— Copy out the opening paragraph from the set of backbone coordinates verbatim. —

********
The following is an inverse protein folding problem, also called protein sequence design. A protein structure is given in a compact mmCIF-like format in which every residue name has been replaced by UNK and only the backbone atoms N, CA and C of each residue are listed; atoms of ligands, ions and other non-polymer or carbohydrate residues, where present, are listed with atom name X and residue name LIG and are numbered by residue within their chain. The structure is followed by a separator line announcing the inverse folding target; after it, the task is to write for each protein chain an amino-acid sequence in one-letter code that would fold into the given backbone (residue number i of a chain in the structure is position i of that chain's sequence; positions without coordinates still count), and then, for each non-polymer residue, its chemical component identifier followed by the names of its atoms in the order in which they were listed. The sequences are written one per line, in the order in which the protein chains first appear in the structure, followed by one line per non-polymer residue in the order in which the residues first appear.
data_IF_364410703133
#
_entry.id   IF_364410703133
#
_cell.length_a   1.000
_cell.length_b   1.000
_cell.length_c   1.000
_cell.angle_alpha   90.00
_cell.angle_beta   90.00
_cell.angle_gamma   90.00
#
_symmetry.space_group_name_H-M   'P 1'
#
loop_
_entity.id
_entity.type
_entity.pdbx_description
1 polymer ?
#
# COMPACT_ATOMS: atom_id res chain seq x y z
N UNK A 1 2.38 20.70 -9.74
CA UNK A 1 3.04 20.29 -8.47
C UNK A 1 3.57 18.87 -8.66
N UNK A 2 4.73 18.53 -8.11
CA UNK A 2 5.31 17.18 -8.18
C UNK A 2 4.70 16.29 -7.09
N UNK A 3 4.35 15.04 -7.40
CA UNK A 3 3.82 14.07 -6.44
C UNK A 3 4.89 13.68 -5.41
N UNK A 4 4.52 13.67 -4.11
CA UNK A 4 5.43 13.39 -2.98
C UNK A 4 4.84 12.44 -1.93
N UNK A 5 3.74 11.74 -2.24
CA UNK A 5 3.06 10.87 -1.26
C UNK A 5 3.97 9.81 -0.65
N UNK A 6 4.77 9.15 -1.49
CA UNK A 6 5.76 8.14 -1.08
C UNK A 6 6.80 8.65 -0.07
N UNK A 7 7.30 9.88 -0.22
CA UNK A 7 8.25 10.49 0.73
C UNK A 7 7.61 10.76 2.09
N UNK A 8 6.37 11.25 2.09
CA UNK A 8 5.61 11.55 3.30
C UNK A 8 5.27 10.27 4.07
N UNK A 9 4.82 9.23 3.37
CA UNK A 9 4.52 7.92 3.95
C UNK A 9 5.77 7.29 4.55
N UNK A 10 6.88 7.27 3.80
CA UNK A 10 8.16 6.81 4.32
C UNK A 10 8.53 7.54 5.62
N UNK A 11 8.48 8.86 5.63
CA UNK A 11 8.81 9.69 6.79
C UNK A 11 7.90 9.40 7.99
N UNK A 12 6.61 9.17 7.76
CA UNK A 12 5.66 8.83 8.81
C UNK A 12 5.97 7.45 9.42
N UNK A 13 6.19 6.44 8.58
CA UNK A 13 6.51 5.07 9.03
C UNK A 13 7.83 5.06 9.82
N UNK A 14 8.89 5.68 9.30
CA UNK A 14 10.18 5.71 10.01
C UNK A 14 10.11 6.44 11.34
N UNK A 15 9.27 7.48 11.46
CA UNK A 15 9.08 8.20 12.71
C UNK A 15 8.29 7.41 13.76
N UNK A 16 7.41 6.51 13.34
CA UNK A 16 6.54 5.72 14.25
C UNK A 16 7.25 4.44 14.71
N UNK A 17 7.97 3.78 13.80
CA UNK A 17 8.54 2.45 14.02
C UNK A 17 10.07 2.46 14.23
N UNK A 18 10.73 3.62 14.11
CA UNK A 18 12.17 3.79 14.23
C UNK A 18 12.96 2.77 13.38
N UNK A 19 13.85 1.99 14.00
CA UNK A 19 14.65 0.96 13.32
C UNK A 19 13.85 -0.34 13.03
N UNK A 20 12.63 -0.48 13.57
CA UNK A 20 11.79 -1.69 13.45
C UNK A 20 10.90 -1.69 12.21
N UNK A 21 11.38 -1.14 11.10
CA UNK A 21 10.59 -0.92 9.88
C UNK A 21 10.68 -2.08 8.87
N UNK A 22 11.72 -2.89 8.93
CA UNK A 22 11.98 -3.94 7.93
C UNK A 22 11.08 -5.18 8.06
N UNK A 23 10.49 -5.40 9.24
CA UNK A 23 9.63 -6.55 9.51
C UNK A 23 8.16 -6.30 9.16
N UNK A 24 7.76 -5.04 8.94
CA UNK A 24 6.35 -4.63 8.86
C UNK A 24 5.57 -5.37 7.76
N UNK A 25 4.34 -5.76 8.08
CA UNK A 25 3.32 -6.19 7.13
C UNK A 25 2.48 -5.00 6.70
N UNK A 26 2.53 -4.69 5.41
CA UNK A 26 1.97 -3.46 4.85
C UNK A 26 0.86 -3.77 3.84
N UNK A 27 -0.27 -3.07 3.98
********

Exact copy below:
The following is an inverse protein folding problem, also called protein sequence design. A protein structure is given in a compact mmCIF-like format in which every residue name has been replaced by UNK and only the backbone atoms N, CA and C of each residue are listed; atoms of ligands, ions and other non-polymer or carbohydrate residues, where present, are listed with atom name X and residue name LIG and are numbered by residue within their chain. The structure is followed by a separator line announcing the inverse folding target; after it, the task is to write for each protein chain an amino-acid sequence in one-letter code that would fold into the given backbone (residue number i of a chain in the structure is position i of that chain's sequence; positions without coordinates still count), and then, for each non-polymer residue, its chemical component identifier followed by the names of its atoms in the order in which they were listed. The sequences are written one per line, in the order in which the protein chains first appear in the structure, followed by one line per non-polymer residue in the order in which the residues first appear.